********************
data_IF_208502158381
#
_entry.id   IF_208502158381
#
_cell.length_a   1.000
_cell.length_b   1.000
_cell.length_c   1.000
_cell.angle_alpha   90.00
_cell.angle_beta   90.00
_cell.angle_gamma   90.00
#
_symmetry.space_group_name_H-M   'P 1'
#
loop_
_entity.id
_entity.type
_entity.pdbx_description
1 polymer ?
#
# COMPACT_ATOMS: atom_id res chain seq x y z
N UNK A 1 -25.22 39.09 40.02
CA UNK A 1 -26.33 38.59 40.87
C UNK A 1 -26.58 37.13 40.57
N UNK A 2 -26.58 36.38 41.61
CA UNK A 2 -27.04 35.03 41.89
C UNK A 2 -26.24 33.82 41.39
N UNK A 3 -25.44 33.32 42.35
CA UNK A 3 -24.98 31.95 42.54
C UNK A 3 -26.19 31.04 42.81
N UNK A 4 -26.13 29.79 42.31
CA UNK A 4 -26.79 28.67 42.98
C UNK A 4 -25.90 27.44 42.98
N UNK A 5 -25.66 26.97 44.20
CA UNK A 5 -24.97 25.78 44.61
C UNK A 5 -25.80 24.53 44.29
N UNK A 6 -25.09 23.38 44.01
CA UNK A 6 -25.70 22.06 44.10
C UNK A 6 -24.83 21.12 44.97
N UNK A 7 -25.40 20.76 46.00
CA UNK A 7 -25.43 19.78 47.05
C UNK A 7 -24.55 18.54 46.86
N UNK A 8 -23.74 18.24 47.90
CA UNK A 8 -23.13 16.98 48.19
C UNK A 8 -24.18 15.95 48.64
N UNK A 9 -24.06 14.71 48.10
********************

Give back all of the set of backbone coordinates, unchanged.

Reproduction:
data_IF_208502158381
#
_entry.id   IF_208502158381
#
_cell.length_a   1.000
_cell.length_b   1.000
_cell.length_c   1.000
_cell.angle_alpha   90.00
_cell.angle_beta   90.00
_cell.angle_gamma   90.00
#
_symmetry.space_group_name_H-M   'P 1'
#
loop_
_entity.id
_entity.type
_entity.pdbx_description
1 polymer ?
#
# COMPACT_ATOMS: atom_id res chain seq x y z
N UNK A 1 -25.22 39.09 40.02
CA UNK A 1 -26.33 38.59 40.87
C UNK A 1 -26.58 37.13 40.57
N UNK A 2 -26.58 36.38 41.61
CA UNK A 2 -27.04 35.03 41.89
C UNK A 2 -26.24 33.82 41.39
N UNK A 3 -25.44 33.32 42.35
CA UNK A 3 -24.98 31.95 42.54
C UNK A 3 -26.19 31.04 42.81
N UNK A 4 -26.13 29.79 42.31
CA UNK A 4 -26.79 28.67 42.98
C UNK A 4 -25.90 27.44 42.98
N UNK A 5 -25.66 26.97 44.20
CA UNK A 5 -24.97 25.78 44.61
C UNK A 5 -25.80 24.53 44.29
N UNK A 6 -25.09 23.38 44.01
CA UNK A 6 -25.70 22.06 44.10
C UNK A 6 -24.83 21.12 44.97
N UNK A 7 -25.40 20.76 46.00
CA UNK A 7 -25.43 19.78 47.05
C UNK A 7 -24.55 18.54 46.86
N UNK A 8 -23.74 18.24 47.90
CA UNK A 8 -23.13 16.98 48.19
C UNK A 8 -24.18 15.95 48.64
N UNK A 9 -24.06 14.71 48.10